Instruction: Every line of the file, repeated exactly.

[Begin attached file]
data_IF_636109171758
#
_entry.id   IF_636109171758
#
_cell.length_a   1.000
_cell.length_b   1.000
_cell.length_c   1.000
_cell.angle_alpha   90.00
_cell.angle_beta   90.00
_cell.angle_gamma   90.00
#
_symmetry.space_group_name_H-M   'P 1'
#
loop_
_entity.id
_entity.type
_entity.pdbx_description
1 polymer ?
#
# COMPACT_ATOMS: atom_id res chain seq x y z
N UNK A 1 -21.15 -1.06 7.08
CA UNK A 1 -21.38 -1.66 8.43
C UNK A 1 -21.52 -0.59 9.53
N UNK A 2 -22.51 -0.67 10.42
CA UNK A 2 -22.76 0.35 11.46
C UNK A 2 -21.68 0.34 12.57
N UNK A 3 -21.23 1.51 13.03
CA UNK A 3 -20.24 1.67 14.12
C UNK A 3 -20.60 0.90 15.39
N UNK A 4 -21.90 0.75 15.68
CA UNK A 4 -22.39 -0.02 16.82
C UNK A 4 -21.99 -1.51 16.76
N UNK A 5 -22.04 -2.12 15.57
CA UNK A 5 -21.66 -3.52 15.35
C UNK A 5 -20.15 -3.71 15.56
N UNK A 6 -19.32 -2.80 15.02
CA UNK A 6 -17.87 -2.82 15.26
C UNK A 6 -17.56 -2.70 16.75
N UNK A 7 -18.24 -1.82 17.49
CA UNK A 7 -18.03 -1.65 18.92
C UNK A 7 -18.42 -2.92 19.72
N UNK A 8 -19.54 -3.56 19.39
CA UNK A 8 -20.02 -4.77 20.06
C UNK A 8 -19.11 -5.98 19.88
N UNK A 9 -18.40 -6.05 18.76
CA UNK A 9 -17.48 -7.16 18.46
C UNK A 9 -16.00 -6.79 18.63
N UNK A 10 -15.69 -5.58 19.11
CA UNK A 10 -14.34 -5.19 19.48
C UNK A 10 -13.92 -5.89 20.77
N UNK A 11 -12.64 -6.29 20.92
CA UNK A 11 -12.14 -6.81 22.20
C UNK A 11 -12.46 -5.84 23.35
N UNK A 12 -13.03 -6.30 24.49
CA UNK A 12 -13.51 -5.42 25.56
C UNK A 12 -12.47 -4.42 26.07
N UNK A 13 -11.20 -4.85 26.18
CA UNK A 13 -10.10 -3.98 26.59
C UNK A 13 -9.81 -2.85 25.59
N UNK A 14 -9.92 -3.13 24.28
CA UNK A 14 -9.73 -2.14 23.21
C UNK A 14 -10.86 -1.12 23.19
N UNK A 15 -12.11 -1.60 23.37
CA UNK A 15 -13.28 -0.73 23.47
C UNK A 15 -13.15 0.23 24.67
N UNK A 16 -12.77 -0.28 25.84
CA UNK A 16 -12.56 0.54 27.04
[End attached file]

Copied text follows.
data_IF_636109171758
#
_entry.id   IF_636109171758
#
_cell.length_a   1.000
_cell.length_b   1.000
_cell.length_c   1.000
_cell.angle_alpha   90.00
_cell.angle_beta   90.00
_cell.angle_gamma   90.00
#
_symmetry.space_group_name_H-M   'P 1'
#
loop_
_entity.id
_entity.type
_entity.pdbx_description
1 polymer ?
#
# COMPACT_ATOMS: atom_id res chain seq x y z
N UNK A 1 -21.15 -1.06 7.08
CA UNK A 1 -21.38 -1.66 8.43
C UNK A 1 -21.52 -0.59 9.53
N UNK A 2 -22.51 -0.67 10.42
CA UNK A 2 -22.76 0.35 11.46
C UNK A 2 -21.68 0.34 12.57
N UNK A 3 -21.23 1.51 13.03
CA UNK A 3 -20.24 1.67 14.12
C UNK A 3 -20.60 0.90 15.39
N UNK A 4 -21.90 0.75 15.68
CA UNK A 4 -22.39 -0.02 16.82
C UNK A 4 -21.99 -1.51 16.76
N UNK A 5 -22.04 -2.12 15.57
CA UNK A 5 -21.66 -3.52 15.35
C UNK A 5 -20.15 -3.71 15.56
N UNK A 6 -19.32 -2.80 15.02
CA UNK A 6 -17.87 -2.82 15.26
C UNK A 6 -17.56 -2.70 16.75
N UNK A 7 -18.24 -1.82 17.49
CA UNK A 7 -18.03 -1.65 18.92
C UNK A 7 -18.42 -2.92 19.72
N UNK A 8 -19.54 -3.56 19.39
CA UNK A 8 -20.02 -4.77 20.06
C UNK A 8 -19.11 -5.98 19.88
N UNK A 9 -18.40 -6.05 18.76
CA UNK A 9 -17.48 -7.16 18.46
C UNK A 9 -16.00 -6.79 18.63
N UNK A 10 -15.69 -5.58 19.11
CA UNK A 10 -14.34 -5.19 19.48
C UNK A 10 -13.92 -5.89 20.77
N UNK A 11 -12.64 -6.29 20.92
CA UNK A 11 -12.14 -6.81 22.20
C UNK A 11 -12.46 -5.84 23.35
N UNK A 12 -13.03 -6.30 24.49
CA UNK A 12 -13.51 -5.42 25.56
C UNK A 12 -12.47 -4.42 26.07
N UNK A 13 -11.20 -4.85 26.18
CA UNK A 13 -10.10 -3.98 26.59
C UNK A 13 -9.81 -2.85 25.59
N UNK A 14 -9.92 -3.13 24.28
CA UNK A 14 -9.73 -2.14 23.21
C UNK A 14 -10.86 -1.12 23.19
N UNK A 15 -12.11 -1.60 23.37
CA UNK A 15 -13.28 -0.73 23.47
C UNK A 15 -13.15 0.23 24.67
N UNK A 16 -12.77 -0.28 25.84
CA UNK A 16 -12.56 0.54 27.04